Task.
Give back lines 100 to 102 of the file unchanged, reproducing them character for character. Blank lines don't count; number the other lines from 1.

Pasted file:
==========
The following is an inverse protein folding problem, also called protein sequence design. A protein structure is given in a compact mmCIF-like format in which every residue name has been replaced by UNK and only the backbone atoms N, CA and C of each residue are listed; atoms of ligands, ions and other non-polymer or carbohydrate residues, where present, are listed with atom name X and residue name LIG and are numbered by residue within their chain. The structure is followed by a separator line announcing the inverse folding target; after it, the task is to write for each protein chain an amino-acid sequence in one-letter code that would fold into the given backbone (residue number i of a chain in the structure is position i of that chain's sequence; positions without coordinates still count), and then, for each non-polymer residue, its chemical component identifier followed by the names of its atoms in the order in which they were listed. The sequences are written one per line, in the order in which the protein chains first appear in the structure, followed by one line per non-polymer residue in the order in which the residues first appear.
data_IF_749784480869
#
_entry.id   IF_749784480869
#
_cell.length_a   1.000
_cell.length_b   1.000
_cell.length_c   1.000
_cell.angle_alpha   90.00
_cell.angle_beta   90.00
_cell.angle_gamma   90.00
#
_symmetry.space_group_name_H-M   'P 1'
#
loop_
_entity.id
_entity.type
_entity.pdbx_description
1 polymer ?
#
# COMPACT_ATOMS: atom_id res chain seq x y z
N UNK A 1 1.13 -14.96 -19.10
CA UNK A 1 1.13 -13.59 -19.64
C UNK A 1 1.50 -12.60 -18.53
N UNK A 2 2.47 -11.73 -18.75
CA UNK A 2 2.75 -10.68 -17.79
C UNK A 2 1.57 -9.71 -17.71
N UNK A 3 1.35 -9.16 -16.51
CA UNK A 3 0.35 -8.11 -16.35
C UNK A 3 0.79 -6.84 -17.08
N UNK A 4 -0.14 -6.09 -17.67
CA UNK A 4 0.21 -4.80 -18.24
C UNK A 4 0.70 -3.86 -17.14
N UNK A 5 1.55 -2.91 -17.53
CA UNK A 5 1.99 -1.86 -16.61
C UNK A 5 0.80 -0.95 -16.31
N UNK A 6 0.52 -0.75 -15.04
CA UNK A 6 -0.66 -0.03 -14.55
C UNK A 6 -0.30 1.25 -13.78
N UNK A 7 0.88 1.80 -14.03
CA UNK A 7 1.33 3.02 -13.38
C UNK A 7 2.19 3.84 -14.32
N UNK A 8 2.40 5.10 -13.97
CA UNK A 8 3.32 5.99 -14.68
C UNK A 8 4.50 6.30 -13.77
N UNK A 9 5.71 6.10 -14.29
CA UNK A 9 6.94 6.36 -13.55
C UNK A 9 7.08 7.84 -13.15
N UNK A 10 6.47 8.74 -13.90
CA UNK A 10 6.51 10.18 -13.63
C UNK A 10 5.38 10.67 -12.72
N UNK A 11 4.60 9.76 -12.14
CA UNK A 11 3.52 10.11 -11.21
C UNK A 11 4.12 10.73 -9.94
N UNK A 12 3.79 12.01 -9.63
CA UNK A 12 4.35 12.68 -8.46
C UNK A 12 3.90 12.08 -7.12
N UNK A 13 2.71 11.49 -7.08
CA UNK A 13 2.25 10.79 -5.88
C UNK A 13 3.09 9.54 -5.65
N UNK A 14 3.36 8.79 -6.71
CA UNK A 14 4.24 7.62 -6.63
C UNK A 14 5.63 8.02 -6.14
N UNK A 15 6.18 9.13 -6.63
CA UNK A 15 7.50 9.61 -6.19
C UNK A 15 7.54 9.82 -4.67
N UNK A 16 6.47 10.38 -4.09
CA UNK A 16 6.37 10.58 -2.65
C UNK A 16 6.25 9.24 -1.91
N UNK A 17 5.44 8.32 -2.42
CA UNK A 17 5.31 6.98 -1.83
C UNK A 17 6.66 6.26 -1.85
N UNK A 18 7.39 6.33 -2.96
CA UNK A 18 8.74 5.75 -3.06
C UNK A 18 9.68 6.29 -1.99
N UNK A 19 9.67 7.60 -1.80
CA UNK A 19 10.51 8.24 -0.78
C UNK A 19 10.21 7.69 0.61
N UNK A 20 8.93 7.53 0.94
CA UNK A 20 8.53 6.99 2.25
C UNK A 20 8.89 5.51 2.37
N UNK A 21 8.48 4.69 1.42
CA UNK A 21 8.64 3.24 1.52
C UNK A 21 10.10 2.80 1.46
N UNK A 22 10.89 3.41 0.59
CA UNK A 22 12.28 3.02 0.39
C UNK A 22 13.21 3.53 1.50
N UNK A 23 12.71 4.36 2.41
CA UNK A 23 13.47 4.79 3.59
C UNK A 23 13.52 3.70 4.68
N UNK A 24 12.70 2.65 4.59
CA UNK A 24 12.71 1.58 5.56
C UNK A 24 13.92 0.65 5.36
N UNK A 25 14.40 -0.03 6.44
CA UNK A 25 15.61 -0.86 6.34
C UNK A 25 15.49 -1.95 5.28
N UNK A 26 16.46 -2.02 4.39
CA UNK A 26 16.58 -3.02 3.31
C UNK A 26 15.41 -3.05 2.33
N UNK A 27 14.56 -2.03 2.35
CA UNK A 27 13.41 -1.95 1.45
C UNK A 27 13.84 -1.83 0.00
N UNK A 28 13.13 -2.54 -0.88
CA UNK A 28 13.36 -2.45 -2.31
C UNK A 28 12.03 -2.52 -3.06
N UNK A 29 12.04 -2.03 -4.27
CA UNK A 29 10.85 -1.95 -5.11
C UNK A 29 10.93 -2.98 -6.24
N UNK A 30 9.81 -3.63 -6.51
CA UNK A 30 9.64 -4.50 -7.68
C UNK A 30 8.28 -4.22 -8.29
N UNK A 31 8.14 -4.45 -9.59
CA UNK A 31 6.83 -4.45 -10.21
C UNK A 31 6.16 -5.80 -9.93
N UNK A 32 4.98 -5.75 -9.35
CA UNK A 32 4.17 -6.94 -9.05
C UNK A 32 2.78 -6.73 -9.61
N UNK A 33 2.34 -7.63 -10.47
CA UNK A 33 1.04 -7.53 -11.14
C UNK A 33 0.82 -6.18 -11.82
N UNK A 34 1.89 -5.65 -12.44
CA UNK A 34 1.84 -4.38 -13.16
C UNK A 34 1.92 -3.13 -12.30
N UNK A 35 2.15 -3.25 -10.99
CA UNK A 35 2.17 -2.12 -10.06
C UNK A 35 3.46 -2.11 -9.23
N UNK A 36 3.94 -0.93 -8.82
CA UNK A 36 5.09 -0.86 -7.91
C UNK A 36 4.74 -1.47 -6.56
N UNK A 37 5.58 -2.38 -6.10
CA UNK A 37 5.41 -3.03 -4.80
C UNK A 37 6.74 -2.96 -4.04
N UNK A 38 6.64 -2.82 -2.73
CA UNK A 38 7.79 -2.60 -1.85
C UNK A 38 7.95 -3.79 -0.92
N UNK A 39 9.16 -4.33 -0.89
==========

N UNK A 27 14.56 -2.03 2.35
CA UNK A 27 13.41 -1.95 1.45
C UNK A 27 13.84 -1.83 0.00